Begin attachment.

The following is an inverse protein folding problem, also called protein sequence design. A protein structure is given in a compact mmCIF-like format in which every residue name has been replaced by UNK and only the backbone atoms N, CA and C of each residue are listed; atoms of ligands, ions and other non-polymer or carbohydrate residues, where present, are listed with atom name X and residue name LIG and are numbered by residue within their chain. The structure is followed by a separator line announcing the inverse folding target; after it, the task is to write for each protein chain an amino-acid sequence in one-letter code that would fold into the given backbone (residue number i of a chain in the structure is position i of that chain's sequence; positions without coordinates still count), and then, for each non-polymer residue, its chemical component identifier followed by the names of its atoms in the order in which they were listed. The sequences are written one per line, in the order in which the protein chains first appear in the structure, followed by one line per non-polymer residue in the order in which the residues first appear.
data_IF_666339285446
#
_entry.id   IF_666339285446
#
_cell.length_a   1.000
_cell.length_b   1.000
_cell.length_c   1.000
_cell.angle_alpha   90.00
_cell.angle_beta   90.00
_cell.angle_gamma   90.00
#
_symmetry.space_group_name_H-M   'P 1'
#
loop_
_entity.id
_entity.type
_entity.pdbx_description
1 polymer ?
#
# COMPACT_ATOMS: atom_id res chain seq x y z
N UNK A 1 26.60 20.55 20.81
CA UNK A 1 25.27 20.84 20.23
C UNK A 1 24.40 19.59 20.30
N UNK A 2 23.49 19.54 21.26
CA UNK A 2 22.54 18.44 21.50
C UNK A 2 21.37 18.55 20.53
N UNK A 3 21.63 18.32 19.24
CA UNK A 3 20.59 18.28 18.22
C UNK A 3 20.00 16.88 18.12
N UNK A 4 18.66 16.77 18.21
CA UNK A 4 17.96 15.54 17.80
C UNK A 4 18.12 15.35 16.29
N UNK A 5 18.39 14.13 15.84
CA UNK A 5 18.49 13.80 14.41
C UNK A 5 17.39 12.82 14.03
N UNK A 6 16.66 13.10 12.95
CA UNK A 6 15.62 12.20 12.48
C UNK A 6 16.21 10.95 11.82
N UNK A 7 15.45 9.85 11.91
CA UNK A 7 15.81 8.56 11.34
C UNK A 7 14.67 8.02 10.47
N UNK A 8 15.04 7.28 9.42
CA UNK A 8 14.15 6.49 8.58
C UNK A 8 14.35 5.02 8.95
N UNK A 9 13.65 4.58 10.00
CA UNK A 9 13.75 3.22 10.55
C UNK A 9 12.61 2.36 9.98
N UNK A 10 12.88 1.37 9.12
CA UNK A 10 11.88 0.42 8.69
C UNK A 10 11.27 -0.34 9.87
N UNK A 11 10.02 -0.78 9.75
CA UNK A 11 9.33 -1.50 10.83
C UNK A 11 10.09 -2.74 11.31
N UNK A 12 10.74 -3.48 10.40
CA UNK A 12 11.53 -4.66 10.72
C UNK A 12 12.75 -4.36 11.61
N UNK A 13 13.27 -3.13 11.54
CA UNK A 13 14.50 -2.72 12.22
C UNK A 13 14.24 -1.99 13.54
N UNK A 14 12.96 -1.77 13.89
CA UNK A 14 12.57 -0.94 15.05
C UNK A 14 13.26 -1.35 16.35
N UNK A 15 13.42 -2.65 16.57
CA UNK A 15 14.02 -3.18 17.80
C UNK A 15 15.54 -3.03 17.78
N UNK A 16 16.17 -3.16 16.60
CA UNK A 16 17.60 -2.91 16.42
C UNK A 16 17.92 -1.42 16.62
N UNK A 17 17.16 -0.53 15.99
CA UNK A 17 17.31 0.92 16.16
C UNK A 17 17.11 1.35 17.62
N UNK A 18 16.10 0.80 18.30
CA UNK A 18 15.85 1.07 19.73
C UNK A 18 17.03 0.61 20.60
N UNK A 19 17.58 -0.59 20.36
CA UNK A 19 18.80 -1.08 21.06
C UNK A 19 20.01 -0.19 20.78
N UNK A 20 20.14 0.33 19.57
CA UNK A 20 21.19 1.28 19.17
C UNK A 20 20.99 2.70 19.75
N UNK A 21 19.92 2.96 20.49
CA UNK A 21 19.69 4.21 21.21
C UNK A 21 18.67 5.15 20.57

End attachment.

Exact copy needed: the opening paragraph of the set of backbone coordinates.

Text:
The following is an inverse protein folding problem, also called protein sequence design. A protein structure is given in a compact mmCIF-like format in which every residue name has been replaced by UNK and only the backbone atoms N, CA and C of each residue are listed; atoms of ligands, ions and other non-polymer or carbohydrate residues, where present, are listed with atom name X and residue name LIG and are numbered by residue within their chain. The structure is followed by a separator line announcing the inverse folding target; after it, the task is to write for each protein chain an amino-acid sequence in one-letter code that would fold into the given backbone (residue number i of a chain in the structure is position i of that chain's sequence; positions without coordinates still count), and then, for each non-polymer residue, its chemical component identifier followed by the names of its atoms in the order in which they were listed. The sequences are written one per line, in the order in which the protein chains first appear in the structure, followed by one line per non-polymer residue in the order in which the residues first appear.